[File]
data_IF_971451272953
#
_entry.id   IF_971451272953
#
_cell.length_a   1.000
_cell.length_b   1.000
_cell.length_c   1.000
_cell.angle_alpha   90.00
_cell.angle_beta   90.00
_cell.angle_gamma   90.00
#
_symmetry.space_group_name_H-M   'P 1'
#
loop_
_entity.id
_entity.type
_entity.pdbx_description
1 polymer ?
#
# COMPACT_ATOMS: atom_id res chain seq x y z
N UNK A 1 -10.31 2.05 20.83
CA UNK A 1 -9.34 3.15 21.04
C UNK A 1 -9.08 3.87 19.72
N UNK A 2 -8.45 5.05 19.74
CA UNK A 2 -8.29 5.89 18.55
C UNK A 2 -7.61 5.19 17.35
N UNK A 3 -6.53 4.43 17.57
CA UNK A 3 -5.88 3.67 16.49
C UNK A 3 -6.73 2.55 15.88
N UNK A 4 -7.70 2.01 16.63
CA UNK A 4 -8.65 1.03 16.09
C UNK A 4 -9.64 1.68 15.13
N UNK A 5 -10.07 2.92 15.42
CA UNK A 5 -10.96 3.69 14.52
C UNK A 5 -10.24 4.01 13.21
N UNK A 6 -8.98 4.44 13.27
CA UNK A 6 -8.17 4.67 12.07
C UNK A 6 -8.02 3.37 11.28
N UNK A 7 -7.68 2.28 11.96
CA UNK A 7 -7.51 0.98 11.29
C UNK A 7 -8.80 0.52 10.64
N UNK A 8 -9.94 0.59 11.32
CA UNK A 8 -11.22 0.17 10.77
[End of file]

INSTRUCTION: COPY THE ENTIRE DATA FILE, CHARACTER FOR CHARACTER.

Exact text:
data_IF_971451272953
#
_entry.id   IF_971451272953
#
_cell.length_a   1.000
_cell.length_b   1.000
_cell.length_c   1.000
_cell.angle_alpha   90.00
_cell.angle_beta   90.00
_cell.angle_gamma   90.00
#
_symmetry.space_group_name_H-M   'P 1'
#
loop_
_entity.id
_entity.type
_entity.pdbx_description
1 polymer ?
#
# COMPACT_ATOMS: atom_id res chain seq x y z
N UNK A 1 -10.31 2.05 20.83
CA UNK A 1 -9.34 3.15 21.04
C UNK A 1 -9.08 3.87 19.72
N UNK A 2 -8.45 5.05 19.74
CA UNK A 2 -8.29 5.89 18.55
C UNK A 2 -7.61 5.19 17.35
N UNK A 3 -6.53 4.43 17.57
CA UNK A 3 -5.88 3.67 16.49
C UNK A 3 -6.73 2.55 15.88
N UNK A 4 -7.70 2.01 16.63
CA UNK A 4 -8.65 1.03 16.09
C UNK A 4 -9.64 1.68 15.13
N UNK A 5 -10.07 2.92 15.42
CA UNK A 5 -10.96 3.69 14.52
C UNK A 5 -10.24 4.01 13.21
N UNK A 6 -8.98 4.44 13.27
CA UNK A 6 -8.17 4.67 12.07
C UNK A 6 -8.02 3.37 11.28
N UNK A 7 -7.68 2.28 11.96
CA UNK A 7 -7.51 0.98 11.29
C UNK A 7 -8.80 0.52 10.64
N UNK A 8 -9.94 0.59 11.32
CA UNK A 8 -11.22 0.17 10.77